Mainly Mizner

By:

The Pennsylvania couple who approached the Anne Folsom Smith design group to bring their Mediterranean concept to life were a decorator’s dream. "They were not only excited about the long process in front of them but also came with organized folders of colors, architectural details, fabrics, furniture styles, and, just as important, knowing what they […]


+1Share on LinkedInPin it on Pinterest

The Pennsylvania couple who approached the Anne Folsom Smith design group to bring their Mediterranean concept to life were a decorator’s dream. "They were not only excited about the long process in front of them but also came with organized folders of colors, architectural details, fabrics, furniture styles, and, just as important, knowing what they did not want," explains Smith. "The wife had done about two year’s worth of research into the homes of Addison Mizner. And if that weren’t enough, they were relaxed and totally fun to work with."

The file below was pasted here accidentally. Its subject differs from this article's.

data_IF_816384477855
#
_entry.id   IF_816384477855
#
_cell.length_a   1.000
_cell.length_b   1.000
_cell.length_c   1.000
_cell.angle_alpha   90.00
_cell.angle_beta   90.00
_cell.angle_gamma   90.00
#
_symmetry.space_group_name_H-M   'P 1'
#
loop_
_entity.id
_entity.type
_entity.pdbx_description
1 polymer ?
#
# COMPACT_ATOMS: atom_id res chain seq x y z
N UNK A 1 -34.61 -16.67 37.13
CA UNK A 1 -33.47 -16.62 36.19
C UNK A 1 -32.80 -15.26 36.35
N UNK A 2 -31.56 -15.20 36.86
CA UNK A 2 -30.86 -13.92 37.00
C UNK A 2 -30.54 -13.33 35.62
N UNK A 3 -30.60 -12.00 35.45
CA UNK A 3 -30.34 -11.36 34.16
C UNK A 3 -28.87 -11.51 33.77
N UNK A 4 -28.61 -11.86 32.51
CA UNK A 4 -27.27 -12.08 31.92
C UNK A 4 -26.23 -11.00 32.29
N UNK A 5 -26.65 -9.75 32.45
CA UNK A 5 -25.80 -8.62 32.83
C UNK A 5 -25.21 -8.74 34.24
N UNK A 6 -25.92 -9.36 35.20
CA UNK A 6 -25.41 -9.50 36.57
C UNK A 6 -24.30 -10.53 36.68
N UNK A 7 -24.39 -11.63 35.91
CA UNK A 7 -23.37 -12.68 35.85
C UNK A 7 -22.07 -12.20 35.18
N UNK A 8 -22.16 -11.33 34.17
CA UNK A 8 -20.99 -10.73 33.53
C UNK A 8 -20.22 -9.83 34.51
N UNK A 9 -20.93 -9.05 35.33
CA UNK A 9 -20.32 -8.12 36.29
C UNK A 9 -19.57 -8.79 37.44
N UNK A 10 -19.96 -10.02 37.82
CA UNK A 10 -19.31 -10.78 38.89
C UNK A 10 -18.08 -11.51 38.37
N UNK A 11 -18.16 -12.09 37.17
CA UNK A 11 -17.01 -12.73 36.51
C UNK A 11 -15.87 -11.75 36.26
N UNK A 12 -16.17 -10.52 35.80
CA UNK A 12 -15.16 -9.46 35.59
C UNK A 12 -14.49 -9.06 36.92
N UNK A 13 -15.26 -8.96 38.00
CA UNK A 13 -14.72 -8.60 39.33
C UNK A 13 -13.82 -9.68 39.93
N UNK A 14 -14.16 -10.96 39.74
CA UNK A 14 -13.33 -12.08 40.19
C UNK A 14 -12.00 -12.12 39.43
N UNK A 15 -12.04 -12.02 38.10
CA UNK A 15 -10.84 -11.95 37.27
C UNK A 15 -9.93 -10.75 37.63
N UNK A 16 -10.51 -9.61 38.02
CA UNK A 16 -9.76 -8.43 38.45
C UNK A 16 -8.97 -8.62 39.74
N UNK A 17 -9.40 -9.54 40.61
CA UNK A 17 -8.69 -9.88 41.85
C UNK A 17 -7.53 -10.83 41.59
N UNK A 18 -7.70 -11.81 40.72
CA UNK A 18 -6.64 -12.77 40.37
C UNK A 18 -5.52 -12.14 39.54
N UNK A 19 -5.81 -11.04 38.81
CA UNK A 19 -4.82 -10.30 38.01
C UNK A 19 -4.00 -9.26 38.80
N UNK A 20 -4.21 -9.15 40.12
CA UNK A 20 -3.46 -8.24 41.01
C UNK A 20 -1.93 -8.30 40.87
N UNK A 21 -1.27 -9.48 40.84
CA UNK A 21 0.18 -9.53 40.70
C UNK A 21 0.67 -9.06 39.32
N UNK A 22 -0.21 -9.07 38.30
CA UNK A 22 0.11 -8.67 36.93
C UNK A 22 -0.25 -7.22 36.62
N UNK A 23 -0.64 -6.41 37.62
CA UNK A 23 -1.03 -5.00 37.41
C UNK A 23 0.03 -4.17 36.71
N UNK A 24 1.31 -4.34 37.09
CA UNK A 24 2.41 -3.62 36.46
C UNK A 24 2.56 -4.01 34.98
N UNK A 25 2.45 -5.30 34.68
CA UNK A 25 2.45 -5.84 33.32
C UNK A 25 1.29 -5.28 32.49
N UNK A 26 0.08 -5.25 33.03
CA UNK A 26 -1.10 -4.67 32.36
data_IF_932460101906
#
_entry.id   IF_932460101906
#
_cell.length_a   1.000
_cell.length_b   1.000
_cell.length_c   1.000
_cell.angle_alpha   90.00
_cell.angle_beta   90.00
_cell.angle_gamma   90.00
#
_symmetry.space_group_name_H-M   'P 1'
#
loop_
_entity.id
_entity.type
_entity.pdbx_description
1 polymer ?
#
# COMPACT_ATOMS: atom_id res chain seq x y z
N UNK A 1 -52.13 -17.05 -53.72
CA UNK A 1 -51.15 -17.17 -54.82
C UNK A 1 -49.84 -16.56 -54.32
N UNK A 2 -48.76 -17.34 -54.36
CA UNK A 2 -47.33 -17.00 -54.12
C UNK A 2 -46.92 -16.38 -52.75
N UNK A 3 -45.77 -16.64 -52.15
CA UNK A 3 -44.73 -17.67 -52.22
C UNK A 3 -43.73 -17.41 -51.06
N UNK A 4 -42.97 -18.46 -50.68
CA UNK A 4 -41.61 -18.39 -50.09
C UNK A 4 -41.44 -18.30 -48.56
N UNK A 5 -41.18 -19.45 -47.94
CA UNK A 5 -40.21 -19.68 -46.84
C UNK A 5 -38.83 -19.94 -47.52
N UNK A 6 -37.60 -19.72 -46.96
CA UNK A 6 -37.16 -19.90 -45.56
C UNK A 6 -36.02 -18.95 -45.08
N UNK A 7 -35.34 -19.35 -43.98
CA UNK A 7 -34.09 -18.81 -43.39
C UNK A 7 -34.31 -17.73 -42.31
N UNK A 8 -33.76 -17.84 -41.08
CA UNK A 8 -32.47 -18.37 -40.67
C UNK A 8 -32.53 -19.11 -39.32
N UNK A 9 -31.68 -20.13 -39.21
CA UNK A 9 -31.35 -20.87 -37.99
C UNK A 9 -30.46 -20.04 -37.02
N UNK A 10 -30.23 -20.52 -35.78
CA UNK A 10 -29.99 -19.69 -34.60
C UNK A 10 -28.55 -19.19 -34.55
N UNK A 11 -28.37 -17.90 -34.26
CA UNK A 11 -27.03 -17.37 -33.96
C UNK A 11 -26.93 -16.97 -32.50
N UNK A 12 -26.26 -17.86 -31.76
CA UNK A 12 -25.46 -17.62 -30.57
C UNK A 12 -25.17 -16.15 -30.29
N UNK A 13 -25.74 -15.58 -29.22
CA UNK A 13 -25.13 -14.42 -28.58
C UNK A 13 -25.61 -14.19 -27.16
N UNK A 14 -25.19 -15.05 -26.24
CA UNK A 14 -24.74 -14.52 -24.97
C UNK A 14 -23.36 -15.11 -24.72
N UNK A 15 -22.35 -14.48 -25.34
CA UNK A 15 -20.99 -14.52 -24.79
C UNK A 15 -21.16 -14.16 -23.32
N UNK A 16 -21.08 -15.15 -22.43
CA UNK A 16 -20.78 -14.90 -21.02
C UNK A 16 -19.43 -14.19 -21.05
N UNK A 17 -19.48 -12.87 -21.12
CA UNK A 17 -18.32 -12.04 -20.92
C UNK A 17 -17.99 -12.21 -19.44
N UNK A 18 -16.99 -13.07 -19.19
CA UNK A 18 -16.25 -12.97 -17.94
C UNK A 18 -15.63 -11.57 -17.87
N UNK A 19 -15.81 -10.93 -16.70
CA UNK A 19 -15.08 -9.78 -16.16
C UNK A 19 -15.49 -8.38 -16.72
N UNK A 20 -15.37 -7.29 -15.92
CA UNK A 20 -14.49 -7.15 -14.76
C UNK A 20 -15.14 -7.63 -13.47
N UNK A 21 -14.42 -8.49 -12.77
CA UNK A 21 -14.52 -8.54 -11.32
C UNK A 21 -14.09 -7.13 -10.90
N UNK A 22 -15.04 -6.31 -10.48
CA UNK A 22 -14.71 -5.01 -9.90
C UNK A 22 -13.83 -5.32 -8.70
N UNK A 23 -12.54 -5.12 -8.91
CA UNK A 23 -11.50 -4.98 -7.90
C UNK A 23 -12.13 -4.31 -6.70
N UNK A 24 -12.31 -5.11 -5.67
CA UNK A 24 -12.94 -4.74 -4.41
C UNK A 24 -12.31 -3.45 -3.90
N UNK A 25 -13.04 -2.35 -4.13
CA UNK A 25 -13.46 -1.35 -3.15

In their early 50s with three grown children, a small granddaughter and one English bull dog all factoring into their plans, the well-traveled pair (he’s a commercial builder) chose Sarasota for their second home after years of vacationing here. When waterfront property with a dock for their boat became available on Lido Shores, they quickly decided to buy. They removed an unsalvageable house on the lot and got busy erecting an eclectic Mediterranean structure with strong Spanish influences. Smith brought in designer Fabiola Softas and interior architect Bob O’Brien from her Sarasota firm to comprise her team.

Tom Denslow of DSDG, Inc. was the architect, and Steve Carr of Bradenton the builder. The exterior of the finished 7,500-square-foot, home mirrors the interior. Inside the ornate black iron gates, a path leads to a large U-shaped brick entrance courtyard with a three-car garage on one side and a wall of palm trees, flowers and vines on the other. Both sides frame a picturesque arched wooden door with a fossil stone surround and a large Mediterranean-style doorknocker. Overhead arches a graceful bow-shaped balcony with a curved wrought iron railing. Patterned tiles on the three steps leading to the door are from Monterey, Mexico. Tuscan columns and aged urns filled with leafy plants complete the first impression.